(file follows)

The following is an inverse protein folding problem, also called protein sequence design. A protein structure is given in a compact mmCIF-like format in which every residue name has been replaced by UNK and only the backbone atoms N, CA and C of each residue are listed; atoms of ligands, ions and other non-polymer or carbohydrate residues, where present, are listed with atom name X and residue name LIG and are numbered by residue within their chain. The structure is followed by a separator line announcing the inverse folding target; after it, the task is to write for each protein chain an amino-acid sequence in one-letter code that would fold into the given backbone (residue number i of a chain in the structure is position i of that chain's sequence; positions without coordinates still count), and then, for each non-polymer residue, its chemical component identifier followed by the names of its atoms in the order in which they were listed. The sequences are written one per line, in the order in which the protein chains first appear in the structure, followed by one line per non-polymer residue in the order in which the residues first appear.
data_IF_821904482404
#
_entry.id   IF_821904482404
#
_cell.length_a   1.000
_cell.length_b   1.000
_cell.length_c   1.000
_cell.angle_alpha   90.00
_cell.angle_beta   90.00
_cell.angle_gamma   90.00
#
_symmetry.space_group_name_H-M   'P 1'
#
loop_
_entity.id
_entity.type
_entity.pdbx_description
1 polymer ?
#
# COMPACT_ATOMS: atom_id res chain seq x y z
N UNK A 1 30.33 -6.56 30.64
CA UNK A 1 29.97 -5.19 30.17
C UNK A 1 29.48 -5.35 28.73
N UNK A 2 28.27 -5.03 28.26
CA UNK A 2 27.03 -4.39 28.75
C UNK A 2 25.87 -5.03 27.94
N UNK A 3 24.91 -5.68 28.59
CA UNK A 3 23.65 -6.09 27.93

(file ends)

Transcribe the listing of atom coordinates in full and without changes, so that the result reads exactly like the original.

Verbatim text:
The following is an inverse protein folding problem, also called protein sequence design. A protein structure is given in a compact mmCIF-like format in which every residue name has been replaced by UNK and only the backbone atoms N, CA and C of each residue are listed; atoms of ligands, ions and other non-polymer or carbohydrate residues, where present, are listed with atom name X and residue name LIG and are numbered by residue within their chain. The structure is followed by a separator line announcing the inverse folding target; after it, the task is to write for each protein chain an amino-acid sequence in one-letter code that would fold into the given backbone (residue number i of a chain in the structure is position i of that chain's sequence; positions without coordinates still count), and then, for each non-polymer residue, its chemical component identifier followed by the names of its atoms in the order in which they were listed. The sequences are written one per line, in the order in which the protein chains first appear in the structure, followed by one line per non-polymer residue in the order in which the residues first appear.
data_IF_821904482404
#
_entry.id   IF_821904482404
#
_cell.length_a   1.000
_cell.length_b   1.000
_cell.length_c   1.000
_cell.angle_alpha   90.00
_cell.angle_beta   90.00
_cell.angle_gamma   90.00
#
_symmetry.space_group_name_H-M   'P 1'
#
loop_
_entity.id
_entity.type
_entity.pdbx_description
1 polymer ?
#
# COMPACT_ATOMS: atom_id res chain seq x y z
N UNK A 1 30.33 -6.56 30.64
CA UNK A 1 29.97 -5.19 30.17
C UNK A 1 29.48 -5.35 28.73
N UNK A 2 28.27 -5.03 28.26
CA UNK A 2 27.03 -4.39 28.75
C UNK A 2 25.87 -5.03 27.94
N UNK A 3 24.91 -5.68 28.59
CA UNK A 3 23.65 -6.09 27.93